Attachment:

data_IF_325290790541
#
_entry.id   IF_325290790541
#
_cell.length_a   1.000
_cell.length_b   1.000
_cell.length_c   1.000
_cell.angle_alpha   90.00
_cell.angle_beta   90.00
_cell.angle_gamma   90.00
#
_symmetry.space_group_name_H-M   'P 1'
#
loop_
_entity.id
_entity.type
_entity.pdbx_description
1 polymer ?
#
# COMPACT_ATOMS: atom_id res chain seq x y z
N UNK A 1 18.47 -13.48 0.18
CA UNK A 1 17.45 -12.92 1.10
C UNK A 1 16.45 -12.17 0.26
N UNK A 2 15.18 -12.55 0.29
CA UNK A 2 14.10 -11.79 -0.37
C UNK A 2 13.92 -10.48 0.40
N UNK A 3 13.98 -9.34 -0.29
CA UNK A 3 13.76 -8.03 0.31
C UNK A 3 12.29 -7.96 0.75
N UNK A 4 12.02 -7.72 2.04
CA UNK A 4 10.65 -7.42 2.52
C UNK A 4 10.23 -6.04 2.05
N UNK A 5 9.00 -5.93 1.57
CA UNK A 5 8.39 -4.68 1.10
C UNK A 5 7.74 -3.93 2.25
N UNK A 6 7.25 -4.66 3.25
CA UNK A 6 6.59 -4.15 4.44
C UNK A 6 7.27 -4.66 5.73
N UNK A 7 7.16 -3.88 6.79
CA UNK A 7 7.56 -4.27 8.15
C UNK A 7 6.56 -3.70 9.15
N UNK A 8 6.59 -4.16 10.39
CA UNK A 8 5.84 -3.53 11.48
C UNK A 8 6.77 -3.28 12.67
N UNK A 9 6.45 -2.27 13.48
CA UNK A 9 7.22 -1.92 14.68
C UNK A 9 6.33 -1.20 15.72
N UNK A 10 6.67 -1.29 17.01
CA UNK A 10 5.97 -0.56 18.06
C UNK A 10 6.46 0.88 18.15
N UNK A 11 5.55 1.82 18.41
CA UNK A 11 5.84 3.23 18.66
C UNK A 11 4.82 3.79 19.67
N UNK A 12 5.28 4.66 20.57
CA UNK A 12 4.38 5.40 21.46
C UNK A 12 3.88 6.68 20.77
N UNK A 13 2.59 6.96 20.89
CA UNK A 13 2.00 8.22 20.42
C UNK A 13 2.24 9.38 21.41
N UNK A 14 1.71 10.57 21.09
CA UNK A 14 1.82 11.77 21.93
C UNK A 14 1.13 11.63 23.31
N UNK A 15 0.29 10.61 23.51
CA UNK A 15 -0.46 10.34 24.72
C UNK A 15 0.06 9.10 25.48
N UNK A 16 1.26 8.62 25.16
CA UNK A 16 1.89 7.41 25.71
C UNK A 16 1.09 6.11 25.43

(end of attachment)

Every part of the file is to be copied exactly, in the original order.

data_IF_325290790541
#
_entry.id   IF_325290790541
#
_cell.length_a   1.000
_cell.length_b   1.000
_cell.length_c   1.000
_cell.angle_alpha   90.00
_cell.angle_beta   90.00
_cell.angle_gamma   90.00
#
_symmetry.space_group_name_H-M   'P 1'
#
loop_
_entity.id
_entity.type
_entity.pdbx_description
1 polymer ?
#
# COMPACT_ATOMS: atom_id res chain seq x y z
N UNK A 1 18.47 -13.48 0.18
CA UNK A 1 17.45 -12.92 1.10
C UNK A 1 16.45 -12.17 0.26
N UNK A 2 15.18 -12.55 0.29
CA UNK A 2 14.10 -11.79 -0.37
C UNK A 2 13.92 -10.48 0.40
N UNK A 3 13.98 -9.34 -0.29
CA UNK A 3 13.76 -8.03 0.31
C UNK A 3 12.29 -7.96 0.75
N UNK A 4 12.02 -7.72 2.04
CA UNK A 4 10.65 -7.42 2.52
C UNK A 4 10.23 -6.04 2.05
N UNK A 5 9.00 -5.93 1.57
CA UNK A 5 8.39 -4.68 1.10
C UNK A 5 7.74 -3.93 2.25
N UNK A 6 7.25 -4.66 3.25
CA UNK A 6 6.59 -4.15 4.44
C UNK A 6 7.27 -4.66 5.73
N UNK A 7 7.16 -3.88 6.79
CA UNK A 7 7.56 -4.27 8.15
C UNK A 7 6.56 -3.70 9.15
N UNK A 8 6.59 -4.16 10.39
CA UNK A 8 5.84 -3.53 11.48
C UNK A 8 6.77 -3.28 12.67
N UNK A 9 6.45 -2.27 13.48
CA UNK A 9 7.22 -1.92 14.68
C UNK A 9 6.33 -1.20 15.72
N UNK A 10 6.67 -1.29 17.01
CA UNK A 10 5.97 -0.56 18.06
C UNK A 10 6.46 0.88 18.15
N UNK A 11 5.55 1.82 18.41
CA UNK A 11 5.84 3.23 18.66
C UNK A 11 4.82 3.79 19.67
N UNK A 12 5.28 4.66 20.57
CA UNK A 12 4.38 5.40 21.46
C UNK A 12 3.88 6.68 20.77
N UNK A 13 2.59 6.96 20.89
CA UNK A 13 2.00 8.22 20.42
C UNK A 13 2.24 9.38 21.41
N UNK A 14 1.71 10.57 21.09
CA UNK A 14 1.82 11.77 21.93
C UNK A 14 1.13 11.63 23.31
N UNK A 15 0.29 10.61 23.51
CA UNK A 15 -0.46 10.34 24.72
C UNK A 15 0.06 9.10 25.48
N UNK A 16 1.26 8.62 25.16
CA UNK A 16 1.89 7.41 25.71
C UNK A 16 1.09 6.11 25.43